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Florida's tax collections topped expectations for the fiscal year that ended in June

Thanks to inflation, higher prices for taxable items means an unexpected windfall in state coffers.
Thanks to inflation, higher prices for taxable items means an unexpected windfall in state coffers.

With inflation pushing up prices of taxable items, Florida’s general revenue substantially topped expectations in June and in the recently completed state fiscal year.

General-revenue collections in June were $978.7 million, or 27.6 percent, higher than projected, according to a report posted online Thursday by the Legislature’s Office of Economic & Demographic Research. The June numbers also marked the end of the 2021-2022 fiscal year.

The report said the state took in nearly $3.85 billion, or 9.6 percent, more than forecast for the year. Florida brought in $693 million more in sales taxes than expected in June, reflecting higher prices for taxable items. But state economists remain concerned inflation could ultimately affect consumer spending.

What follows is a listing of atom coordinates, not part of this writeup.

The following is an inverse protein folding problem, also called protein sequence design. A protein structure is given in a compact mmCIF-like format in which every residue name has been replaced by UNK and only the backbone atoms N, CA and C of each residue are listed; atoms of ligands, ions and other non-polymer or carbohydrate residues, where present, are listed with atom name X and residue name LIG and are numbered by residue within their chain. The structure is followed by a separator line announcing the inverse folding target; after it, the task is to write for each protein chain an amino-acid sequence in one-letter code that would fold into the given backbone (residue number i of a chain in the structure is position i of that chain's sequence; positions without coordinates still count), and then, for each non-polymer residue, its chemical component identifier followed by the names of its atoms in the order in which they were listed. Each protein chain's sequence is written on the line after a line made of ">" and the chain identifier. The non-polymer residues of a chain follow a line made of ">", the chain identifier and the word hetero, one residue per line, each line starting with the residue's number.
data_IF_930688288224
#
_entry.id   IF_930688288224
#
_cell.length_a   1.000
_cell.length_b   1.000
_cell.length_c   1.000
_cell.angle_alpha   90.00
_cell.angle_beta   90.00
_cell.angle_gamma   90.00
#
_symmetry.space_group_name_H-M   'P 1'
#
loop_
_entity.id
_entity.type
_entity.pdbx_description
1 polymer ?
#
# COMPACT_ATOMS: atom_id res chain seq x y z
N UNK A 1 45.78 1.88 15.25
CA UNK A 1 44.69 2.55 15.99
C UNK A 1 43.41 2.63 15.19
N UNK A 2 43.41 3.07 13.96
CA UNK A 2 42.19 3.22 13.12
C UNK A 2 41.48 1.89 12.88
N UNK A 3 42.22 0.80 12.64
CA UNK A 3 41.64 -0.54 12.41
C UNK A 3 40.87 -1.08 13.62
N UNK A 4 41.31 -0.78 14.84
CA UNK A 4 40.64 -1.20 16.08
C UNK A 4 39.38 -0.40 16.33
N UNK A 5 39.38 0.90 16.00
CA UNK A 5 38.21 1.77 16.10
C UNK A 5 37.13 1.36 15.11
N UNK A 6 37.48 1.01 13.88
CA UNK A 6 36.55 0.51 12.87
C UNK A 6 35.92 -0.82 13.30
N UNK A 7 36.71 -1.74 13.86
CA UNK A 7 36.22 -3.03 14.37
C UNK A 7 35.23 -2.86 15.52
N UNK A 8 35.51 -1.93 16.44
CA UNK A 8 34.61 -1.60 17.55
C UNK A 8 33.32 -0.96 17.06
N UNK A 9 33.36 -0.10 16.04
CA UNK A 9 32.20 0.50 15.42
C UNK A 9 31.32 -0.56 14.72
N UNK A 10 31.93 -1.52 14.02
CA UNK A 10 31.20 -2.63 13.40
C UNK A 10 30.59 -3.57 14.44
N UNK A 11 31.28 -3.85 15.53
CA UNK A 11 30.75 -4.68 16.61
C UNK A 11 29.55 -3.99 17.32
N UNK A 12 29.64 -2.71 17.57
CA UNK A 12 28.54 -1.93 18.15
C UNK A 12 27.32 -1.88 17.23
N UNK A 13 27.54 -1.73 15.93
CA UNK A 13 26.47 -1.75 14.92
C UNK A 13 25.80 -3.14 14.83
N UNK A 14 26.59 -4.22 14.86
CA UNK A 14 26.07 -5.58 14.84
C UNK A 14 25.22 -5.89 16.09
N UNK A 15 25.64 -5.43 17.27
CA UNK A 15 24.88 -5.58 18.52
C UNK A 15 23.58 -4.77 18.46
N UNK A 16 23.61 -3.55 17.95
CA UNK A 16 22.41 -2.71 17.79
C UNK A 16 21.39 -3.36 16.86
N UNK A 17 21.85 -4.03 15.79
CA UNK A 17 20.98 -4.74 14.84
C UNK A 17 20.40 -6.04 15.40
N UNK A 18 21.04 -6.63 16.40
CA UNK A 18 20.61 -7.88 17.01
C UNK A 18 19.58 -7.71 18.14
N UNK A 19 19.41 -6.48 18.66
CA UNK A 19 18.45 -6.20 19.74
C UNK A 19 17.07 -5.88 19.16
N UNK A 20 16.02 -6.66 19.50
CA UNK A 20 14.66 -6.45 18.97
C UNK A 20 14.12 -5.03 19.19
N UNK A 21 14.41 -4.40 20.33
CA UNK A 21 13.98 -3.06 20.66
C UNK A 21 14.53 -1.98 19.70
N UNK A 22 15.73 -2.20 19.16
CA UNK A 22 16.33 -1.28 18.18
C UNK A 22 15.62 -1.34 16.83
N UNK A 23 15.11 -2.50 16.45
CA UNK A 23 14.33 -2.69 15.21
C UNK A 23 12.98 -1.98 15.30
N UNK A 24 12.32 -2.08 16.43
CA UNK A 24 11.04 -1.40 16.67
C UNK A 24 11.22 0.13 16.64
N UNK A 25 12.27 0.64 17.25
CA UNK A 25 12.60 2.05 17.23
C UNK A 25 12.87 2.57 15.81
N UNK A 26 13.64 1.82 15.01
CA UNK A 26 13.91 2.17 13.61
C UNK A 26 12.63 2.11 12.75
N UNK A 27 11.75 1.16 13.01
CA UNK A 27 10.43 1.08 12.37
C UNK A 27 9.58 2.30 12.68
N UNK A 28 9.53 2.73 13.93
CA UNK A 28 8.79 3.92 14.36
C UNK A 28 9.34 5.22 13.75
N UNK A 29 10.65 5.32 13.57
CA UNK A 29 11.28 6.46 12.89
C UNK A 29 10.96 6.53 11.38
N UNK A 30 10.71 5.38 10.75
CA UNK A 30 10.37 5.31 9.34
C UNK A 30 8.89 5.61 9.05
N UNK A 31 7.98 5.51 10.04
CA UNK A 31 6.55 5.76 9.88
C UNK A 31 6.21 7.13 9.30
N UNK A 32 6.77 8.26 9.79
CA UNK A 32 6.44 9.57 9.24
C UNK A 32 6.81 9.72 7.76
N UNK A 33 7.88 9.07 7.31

The report said persistent inflation conditions “ultimately suppress (tax) collections as consumers begin to spend more money on non-taxable necessities like food and health care.” It added that “prices for food at home increased by 12.2 percent in June, the largest 12-month percentage increase since the period ending April 1979.”

Consumer-price index figures released Wednesday by the U.S. Department of Labor showed prices in July were 8.5 percent higher than a year earlier. While still nearly a 40-year high, the rate was down from 9.1 percent in June.

Meanwhile, the report by state economists said the personal-savings rate, the percentage of disposable income that people save, was 5.1 percent in June. That was down from 5.5 percent in May. During the 2018-2019 fiscal year, the last full fiscal year before the COVID-19 pandemic, the savings rate was 7.9 percent. Aided by federal stimulus money, the savings rate ballooned to 33.7 percent early in the pandemic.

General revenue is closely watched because it plays a key role in funding programs such as education, health care and prisons.
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The News Service of Florida
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